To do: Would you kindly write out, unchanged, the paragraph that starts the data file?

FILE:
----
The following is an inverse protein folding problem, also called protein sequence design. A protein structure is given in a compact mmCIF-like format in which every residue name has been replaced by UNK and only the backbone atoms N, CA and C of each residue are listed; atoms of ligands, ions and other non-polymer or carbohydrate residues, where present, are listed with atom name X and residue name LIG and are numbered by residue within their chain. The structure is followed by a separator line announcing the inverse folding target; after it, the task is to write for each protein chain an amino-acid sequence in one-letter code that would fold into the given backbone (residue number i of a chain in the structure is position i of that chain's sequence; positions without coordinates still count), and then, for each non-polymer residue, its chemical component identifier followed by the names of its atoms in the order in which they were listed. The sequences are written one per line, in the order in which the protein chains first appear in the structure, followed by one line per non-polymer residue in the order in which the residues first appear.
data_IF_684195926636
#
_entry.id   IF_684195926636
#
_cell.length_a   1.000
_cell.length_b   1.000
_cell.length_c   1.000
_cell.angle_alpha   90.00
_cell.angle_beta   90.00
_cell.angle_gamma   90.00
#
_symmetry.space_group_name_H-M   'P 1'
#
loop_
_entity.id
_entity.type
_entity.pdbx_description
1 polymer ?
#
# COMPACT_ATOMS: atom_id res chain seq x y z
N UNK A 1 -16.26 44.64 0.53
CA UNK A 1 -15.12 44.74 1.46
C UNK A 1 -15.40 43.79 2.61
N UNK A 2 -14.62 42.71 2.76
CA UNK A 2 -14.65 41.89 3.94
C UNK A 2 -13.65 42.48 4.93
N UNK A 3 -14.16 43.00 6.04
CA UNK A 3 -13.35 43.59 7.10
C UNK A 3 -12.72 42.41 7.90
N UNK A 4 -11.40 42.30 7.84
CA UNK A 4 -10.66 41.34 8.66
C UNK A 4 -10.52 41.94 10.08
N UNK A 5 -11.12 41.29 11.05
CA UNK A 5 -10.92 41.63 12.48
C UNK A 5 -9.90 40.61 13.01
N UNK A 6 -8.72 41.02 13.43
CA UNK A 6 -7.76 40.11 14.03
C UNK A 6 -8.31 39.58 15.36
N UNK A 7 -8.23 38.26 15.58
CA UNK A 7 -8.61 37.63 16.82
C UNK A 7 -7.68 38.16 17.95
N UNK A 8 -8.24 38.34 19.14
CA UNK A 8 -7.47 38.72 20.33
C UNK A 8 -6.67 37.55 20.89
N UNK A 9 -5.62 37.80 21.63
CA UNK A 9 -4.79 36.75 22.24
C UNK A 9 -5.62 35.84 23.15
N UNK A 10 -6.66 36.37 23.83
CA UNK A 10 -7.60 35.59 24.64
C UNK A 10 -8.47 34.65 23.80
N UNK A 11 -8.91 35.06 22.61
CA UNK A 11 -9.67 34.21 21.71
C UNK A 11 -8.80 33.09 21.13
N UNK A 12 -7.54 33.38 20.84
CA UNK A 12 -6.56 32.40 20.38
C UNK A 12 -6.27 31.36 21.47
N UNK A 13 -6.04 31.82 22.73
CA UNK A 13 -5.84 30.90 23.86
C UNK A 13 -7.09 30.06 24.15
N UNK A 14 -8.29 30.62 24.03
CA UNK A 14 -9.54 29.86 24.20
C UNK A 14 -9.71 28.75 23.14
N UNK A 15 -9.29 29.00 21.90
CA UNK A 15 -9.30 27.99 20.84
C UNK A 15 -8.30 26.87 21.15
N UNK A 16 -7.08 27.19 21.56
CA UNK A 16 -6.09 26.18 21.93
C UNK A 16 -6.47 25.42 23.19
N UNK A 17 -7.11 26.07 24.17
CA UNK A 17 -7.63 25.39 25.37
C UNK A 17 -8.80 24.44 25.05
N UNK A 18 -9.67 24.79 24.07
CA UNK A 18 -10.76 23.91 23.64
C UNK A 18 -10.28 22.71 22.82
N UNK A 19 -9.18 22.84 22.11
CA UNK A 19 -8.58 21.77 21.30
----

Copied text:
The following is an inverse protein folding problem, also called protein sequence design. A protein structure is given in a compact mmCIF-like format in which every residue name has been replaced by UNK and only the backbone atoms N, CA and C of each residue are listed; atoms of ligands, ions and other non-polymer or carbohydrate residues, where present, are listed with atom name X and residue name LIG and are numbered by residue within their chain. The structure is followed by a separator line announcing the inverse folding target; after it, the task is to write for each protein chain an amino-acid sequence in one-letter code that would fold into the given backbone (residue number i of a chain in the structure is position i of that chain's sequence; positions without coordinates still count), and then, for each non-polymer residue, its chemical component identifier followed by the names of its atoms in the order in which they were listed. The sequences are written one per line, in the order in which the protein chains first appear in the structure, followed by one line per non-polymer residue in the order in which the residues first appear.